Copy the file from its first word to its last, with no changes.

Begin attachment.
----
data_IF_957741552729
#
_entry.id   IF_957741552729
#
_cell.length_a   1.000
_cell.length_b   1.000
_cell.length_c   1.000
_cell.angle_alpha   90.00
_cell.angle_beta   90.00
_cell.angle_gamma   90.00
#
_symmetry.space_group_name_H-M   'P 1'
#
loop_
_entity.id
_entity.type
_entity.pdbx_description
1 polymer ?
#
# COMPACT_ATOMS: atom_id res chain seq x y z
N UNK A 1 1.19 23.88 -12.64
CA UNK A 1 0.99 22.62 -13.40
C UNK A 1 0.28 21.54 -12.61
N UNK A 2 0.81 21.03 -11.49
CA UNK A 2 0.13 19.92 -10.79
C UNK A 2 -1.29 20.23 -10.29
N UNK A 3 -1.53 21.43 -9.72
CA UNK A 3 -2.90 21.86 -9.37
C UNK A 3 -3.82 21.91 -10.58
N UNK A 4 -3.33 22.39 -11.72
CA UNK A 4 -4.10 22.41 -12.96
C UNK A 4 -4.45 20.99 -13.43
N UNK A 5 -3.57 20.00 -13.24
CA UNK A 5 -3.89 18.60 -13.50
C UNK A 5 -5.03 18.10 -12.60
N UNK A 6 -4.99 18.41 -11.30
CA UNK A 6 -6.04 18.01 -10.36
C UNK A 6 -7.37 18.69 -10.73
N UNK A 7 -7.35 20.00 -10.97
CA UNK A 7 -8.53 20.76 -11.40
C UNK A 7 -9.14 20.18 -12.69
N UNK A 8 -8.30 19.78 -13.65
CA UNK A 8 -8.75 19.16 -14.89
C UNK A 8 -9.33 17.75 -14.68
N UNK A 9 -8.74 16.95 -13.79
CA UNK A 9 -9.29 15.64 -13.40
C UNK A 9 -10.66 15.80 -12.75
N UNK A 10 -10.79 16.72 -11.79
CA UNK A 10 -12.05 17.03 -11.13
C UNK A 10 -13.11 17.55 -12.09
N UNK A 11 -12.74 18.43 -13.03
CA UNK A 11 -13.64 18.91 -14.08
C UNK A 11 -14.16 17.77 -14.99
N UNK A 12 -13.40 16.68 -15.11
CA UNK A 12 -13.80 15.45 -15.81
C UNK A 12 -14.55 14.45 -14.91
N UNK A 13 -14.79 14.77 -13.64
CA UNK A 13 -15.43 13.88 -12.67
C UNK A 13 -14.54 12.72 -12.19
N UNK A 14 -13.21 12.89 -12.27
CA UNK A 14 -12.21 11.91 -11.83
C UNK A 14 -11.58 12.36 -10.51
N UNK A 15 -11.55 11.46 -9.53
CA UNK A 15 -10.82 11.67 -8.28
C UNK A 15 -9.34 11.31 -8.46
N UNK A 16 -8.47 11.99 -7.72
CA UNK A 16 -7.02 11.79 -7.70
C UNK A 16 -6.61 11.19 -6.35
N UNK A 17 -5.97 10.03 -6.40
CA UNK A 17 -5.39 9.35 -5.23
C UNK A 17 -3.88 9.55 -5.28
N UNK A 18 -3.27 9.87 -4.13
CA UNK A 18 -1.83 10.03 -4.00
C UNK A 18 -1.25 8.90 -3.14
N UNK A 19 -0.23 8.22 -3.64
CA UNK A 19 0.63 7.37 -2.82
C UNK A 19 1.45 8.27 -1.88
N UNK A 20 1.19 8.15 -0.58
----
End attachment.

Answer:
data_IF_957741552729
#
_entry.id   IF_957741552729
#
_cell.length_a   1.000
_cell.length_b   1.000
_cell.length_c   1.000
_cell.angle_alpha   90.00
_cell.angle_beta   90.00
_cell.angle_gamma   90.00
#
_symmetry.space_group_name_H-M   'P 1'
#
loop_
_entity.id
_entity.type
_entity.pdbx_description
1 polymer ?
#
# COMPACT_ATOMS: atom_id res chain seq x y z
N UNK A 1 1.19 23.88 -12.64
CA UNK A 1 0.99 22.62 -13.40
C UNK A 1 0.28 21.54 -12.61
N UNK A 2 0.81 21.03 -11.49
CA UNK A 2 0.13 19.92 -10.79
C UNK A 2 -1.29 20.23 -10.29
N UNK A 3 -1.53 21.43 -9.72
CA UNK A 3 -2.90 21.86 -9.37
C UNK A 3 -3.82 21.91 -10.58
N UNK A 4 -3.33 22.39 -11.72
CA UNK A 4 -4.10 22.41 -12.96
C UNK A 4 -4.45 20.99 -13.43
N UNK A 5 -3.57 20.00 -13.24
CA UNK A 5 -3.89 18.60 -13.50
C UNK A 5 -5.03 18.10 -12.60
N UNK A 6 -4.99 18.41 -11.30
CA UNK A 6 -6.04 18.01 -10.36
C UNK A 6 -7.37 18.69 -10.73
N UNK A 7 -7.35 20.00 -10.97
CA UNK A 7 -8.53 20.76 -11.40
C UNK A 7 -9.14 20.18 -12.69
N UNK A 8 -8.30 19.78 -13.65
CA UNK A 8 -8.75 19.16 -14.89
C UNK A 8 -9.33 17.75 -14.68
N UNK A 9 -8.74 16.95 -13.79
CA UNK A 9 -9.29 15.64 -13.40
C UNK A 9 -10.66 15.80 -12.75
N UNK A 10 -10.79 16.72 -11.79
CA UNK A 10 -12.05 17.03 -11.13
C UNK A 10 -13.11 17.55 -12.09
N UNK A 11 -12.74 18.43 -13.03
CA UNK A 11 -13.64 18.91 -14.08
C UNK A 11 -14.16 17.77 -14.99
N UNK A 12 -13.40 16.68 -15.11
CA UNK A 12 -13.80 15.45 -15.81
C UNK A 12 -14.55 14.45 -14.91
N UNK A 13 -14.79 14.77 -13.64
CA UNK A 13 -15.43 13.88 -12.67
C UNK A 13 -14.54 12.72 -12.19
N UNK A 14 -13.21 12.89 -12.27
CA UNK A 14 -12.21 11.91 -11.83
C UNK A 14 -11.58 12.36 -10.51
N UNK A 15 -11.55 11.46 -9.53
CA UNK A 15 -10.82 11.67 -8.28
C UNK A 15 -9.34 11.31 -8.46
N UNK A 16 -8.47 11.99 -7.72
CA UNK A 16 -7.02 11.79 -7.70
C UNK A 16 -6.61 11.19 -6.35
N UNK A 17 -5.97 10.03 -6.40
CA UNK A 17 -5.39 9.35 -5.23
C UNK A 17 -3.88 9.55 -5.28
N UNK A 18 -3.27 9.87 -4.13
CA UNK A 18 -1.83 10.03 -4.00
C UNK A 18 -1.25 8.90 -3.14
N UNK A 19 -0.23 8.22 -3.64
CA UNK A 19 0.63 7.37 -2.82
C UNK A 19 1.45 8.27 -1.88
N UNK A 20 1.19 8.15 -0.58